REQUIRED TEXTS AVAILABLE AT THE CAMPUS STORE AND, PERHAPS, KB, AND, A LONG SHOT, FTX
Jorge Luis Borges Dreamtigers
REQUIRED HARDBACK RECENT TEXTS AVAILABLE EXCLUSIVELY FOR A MODEST, BUT MEANINGFUL, DISCOUNT AT THE BLUE DOOR BOOKSTORE IN HILLCREST.
Geoffrey Bennington Jacques Derrida
THURSDAY • JANUARY 28, 1998
THURSDAY • FEBRUARY 5, 1998
Thursday • February 12, 1998
Thursday • February 19, 1998
Thursday • February 26, 1998
Thursday • March 12, 1998
Thursday • March 19, 1998
Thursday • March 26, 1998
Thursday • April 2, 1998
Thursday • April 9, 1998
Thursday • April 16, 1998
Thursday • April 23, 1998
Thursday • April 23, 1998
Thursday • May 7, 1998
Thursday • May 14, 1998
Thursday • May 21 1998
• The Artful Dodge Interview, 1980. A mysterious exchange I pulled off the Internet whose source is now lost to me; I would make some reference to it being appropriate to Borges that the citation is lost if I didn’t suspect you’d see through my shoddy, lazy rationalization.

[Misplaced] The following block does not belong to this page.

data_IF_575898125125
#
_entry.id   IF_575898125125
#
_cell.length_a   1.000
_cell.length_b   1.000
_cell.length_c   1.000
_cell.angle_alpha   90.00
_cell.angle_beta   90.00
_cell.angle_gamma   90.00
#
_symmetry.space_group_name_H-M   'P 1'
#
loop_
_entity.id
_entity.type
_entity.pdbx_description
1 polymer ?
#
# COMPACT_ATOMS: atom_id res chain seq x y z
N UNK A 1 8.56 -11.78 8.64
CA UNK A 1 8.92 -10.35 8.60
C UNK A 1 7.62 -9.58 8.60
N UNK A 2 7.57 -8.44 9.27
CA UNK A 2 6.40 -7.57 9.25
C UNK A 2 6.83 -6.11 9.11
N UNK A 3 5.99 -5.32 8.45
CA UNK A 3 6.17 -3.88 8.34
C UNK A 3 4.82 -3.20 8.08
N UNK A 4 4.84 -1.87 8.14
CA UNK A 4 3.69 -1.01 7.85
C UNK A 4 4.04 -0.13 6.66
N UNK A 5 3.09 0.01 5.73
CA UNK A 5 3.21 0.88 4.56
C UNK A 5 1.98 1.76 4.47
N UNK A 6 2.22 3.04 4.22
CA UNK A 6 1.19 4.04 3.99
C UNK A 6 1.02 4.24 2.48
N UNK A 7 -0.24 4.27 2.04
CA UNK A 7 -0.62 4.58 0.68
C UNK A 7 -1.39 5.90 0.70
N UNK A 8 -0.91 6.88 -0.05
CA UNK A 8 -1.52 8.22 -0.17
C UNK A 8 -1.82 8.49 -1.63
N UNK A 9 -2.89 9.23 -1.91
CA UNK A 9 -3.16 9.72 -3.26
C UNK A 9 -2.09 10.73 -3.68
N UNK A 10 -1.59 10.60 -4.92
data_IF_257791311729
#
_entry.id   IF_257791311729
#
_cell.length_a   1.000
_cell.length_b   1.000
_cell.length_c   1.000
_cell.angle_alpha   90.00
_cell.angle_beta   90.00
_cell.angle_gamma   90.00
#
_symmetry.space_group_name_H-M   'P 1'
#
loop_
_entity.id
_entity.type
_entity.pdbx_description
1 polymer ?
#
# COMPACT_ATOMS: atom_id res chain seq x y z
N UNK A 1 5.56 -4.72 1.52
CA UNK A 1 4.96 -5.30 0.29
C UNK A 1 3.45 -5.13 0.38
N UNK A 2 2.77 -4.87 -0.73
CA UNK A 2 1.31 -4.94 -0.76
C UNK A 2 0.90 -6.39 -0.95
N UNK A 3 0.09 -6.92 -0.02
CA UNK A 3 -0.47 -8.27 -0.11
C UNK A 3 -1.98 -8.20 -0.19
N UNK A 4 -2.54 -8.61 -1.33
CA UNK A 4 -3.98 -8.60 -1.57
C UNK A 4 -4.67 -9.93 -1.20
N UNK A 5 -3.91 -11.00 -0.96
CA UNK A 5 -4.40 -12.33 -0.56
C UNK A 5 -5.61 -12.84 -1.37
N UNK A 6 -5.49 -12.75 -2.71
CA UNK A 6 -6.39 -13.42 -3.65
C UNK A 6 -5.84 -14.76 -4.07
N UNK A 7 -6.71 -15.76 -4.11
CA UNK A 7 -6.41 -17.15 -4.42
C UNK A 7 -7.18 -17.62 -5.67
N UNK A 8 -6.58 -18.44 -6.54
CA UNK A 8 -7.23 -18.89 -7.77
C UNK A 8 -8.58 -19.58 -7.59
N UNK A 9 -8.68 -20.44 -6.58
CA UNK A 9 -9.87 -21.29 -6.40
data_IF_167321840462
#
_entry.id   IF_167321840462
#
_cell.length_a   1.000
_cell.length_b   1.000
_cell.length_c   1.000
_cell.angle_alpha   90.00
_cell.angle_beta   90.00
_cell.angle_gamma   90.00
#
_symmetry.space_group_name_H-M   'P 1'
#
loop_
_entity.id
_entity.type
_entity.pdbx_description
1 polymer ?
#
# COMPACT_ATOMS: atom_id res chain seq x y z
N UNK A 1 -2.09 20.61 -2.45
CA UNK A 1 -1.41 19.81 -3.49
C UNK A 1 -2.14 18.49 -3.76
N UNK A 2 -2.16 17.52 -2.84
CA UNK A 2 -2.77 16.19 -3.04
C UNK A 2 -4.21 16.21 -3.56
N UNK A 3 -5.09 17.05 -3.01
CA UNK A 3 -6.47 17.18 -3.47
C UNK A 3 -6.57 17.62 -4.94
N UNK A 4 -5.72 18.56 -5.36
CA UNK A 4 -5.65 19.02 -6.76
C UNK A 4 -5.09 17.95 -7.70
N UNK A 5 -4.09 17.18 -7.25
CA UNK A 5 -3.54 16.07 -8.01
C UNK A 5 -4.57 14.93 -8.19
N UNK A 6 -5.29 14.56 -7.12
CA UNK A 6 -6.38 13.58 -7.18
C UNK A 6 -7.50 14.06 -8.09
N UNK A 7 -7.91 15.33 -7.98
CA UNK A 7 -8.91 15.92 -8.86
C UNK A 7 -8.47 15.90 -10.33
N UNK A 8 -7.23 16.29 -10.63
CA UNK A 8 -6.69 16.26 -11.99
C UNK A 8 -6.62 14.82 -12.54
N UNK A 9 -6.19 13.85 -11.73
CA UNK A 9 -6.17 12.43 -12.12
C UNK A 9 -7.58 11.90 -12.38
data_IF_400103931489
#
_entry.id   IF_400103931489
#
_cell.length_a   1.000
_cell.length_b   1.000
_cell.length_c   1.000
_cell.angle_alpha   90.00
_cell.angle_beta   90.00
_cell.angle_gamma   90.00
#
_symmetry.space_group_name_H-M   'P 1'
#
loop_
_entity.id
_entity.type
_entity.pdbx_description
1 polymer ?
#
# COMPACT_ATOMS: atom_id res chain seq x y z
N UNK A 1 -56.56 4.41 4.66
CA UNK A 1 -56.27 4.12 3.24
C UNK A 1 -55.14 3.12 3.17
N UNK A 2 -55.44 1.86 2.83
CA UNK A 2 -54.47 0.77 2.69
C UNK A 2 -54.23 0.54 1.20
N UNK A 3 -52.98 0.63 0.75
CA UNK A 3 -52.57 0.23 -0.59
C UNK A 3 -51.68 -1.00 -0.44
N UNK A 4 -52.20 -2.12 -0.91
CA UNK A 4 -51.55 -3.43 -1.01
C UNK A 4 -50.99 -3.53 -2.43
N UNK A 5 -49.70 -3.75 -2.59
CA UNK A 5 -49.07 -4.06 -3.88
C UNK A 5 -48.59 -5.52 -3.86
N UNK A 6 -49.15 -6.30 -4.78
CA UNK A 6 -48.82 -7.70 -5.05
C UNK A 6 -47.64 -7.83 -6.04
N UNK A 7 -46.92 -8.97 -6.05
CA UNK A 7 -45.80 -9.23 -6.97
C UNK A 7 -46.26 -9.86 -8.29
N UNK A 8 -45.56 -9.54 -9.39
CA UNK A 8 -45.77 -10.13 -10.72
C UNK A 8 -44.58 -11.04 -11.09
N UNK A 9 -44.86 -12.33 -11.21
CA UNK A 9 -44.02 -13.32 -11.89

• A selection from Emir Rodriguez Monegal’s striking, out of print biography of Borges. The chapter on ‘Tlön. I think James Woodall is dead wrong about Rodriguez Monegal and hope this chapter convinces you to find his book in a used book store or check it out via the Circuit.
• Borges’s “An Autobiographical Essay,” or the foundation for most, if not all, of Woodall’s findings in his biography. Read it carefully and slowly; as much as autobiography, one can find in it a subtle meditation on memory and being.
• Introduction to JD: a letter Jacques Derrida wrote to a translator of his in Japan. A clever, serious and witty intro to the eclectic, word-obsessed mind of France’s theoretical guru--the signature is a true facsimile, whatever that means.
• An other on-line oddity from http://www.hydra.umn.edu/derrida/jd.html; here is an on-line/eMail conducted exchange between a French journal and the author of Jacques Derrida, Geoffrey Bennington.
• From Seven Nights, two short pieces “The Kabbalah” and “Blindness,” the latter key to your reading of the pages from Borges’s Memoirs of the Blind that follow.
• Key fragment derived from Jacques Derrida’s recent foray into Art Criticism, Memoirs of the Blind.